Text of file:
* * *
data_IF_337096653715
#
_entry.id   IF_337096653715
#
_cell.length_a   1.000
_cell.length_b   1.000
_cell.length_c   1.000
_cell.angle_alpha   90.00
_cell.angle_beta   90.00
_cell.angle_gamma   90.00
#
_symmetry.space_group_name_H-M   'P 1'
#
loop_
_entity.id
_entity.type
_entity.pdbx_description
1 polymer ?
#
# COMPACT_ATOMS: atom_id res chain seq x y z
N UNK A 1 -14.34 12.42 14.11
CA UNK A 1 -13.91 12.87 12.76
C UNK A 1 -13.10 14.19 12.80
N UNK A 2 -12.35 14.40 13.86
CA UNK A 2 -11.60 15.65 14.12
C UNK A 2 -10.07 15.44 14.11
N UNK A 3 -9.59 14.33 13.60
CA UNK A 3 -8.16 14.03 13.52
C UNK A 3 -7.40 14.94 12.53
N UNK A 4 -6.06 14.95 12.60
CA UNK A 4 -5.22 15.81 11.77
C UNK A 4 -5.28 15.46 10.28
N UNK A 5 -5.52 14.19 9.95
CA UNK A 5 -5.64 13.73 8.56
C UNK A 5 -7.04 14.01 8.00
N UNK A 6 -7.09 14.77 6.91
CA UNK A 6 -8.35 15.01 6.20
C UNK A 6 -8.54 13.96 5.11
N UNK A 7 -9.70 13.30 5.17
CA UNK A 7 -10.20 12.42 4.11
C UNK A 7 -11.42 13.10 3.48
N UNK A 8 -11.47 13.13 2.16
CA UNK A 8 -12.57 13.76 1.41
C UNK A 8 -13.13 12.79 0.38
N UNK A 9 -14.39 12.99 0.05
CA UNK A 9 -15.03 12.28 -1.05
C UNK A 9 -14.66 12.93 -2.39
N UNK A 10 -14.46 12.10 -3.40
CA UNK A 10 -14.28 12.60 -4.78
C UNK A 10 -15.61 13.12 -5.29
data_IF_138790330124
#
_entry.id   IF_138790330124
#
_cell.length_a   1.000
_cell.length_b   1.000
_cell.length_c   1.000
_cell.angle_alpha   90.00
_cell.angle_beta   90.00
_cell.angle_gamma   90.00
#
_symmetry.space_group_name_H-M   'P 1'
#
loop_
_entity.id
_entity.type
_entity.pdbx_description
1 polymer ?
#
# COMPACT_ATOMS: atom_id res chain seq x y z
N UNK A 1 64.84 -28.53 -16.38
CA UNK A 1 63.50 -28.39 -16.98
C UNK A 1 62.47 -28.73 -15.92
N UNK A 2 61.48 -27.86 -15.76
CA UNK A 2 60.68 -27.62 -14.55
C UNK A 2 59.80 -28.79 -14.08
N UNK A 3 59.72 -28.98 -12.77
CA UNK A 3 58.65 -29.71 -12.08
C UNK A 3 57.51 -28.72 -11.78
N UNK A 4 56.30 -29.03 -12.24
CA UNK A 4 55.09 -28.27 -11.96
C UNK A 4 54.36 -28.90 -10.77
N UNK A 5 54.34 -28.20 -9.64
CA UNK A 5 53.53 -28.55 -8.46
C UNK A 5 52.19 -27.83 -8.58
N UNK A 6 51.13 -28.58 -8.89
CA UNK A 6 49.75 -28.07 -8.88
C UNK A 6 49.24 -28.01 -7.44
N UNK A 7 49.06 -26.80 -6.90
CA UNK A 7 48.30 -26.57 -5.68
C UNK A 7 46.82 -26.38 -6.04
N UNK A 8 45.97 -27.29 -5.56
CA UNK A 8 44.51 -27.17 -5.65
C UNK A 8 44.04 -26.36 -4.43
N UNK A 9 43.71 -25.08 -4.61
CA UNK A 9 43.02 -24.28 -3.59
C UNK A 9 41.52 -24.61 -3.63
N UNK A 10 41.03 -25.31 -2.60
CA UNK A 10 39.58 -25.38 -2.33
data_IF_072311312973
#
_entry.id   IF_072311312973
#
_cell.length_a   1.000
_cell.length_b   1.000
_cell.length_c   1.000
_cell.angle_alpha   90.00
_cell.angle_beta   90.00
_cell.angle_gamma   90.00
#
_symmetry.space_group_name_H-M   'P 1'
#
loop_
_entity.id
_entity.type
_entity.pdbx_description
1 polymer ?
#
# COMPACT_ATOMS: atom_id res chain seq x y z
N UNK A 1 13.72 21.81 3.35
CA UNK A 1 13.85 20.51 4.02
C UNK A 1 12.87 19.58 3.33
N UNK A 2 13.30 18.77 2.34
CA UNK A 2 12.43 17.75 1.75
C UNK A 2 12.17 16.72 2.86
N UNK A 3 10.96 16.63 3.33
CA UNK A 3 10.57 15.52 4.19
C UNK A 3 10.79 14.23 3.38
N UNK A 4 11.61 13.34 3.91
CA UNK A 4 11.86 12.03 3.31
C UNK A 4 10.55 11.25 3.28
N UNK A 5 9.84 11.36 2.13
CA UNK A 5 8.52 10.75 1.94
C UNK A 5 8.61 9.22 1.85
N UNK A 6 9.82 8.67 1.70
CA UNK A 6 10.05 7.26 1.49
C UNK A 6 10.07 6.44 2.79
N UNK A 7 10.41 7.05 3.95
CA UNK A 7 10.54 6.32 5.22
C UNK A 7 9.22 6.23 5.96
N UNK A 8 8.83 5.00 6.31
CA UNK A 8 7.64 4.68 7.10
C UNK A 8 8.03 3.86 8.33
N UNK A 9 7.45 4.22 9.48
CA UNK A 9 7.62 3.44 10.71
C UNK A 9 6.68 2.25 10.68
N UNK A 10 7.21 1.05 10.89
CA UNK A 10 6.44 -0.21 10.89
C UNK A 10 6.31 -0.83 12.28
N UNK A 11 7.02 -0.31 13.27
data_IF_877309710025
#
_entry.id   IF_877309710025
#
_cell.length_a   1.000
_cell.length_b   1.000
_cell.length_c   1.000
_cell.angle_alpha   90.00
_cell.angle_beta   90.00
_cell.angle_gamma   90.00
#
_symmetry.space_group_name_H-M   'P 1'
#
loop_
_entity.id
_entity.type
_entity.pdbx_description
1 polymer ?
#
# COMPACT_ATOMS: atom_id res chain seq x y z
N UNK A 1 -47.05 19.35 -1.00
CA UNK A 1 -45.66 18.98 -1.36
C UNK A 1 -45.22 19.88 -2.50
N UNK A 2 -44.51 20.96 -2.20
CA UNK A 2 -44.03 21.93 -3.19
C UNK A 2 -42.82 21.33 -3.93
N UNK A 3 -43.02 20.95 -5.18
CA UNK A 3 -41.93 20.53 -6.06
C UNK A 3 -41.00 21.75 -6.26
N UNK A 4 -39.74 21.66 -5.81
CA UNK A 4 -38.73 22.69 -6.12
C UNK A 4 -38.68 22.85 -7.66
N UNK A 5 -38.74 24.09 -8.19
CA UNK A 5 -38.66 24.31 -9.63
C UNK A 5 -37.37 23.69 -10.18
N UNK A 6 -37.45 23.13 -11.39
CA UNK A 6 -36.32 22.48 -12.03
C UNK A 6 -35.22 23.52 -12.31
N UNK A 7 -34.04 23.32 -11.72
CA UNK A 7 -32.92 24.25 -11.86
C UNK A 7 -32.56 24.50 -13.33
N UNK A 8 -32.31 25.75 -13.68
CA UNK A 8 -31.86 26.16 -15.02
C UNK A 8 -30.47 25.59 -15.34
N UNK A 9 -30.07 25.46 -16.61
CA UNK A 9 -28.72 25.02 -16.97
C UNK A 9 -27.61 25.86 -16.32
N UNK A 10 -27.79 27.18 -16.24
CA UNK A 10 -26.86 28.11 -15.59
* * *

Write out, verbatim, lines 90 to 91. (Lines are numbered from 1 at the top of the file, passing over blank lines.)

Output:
CA UNK A 7 48.30 -26.57 -5.68
C UNK A 7 46.82 -26.38 -6.04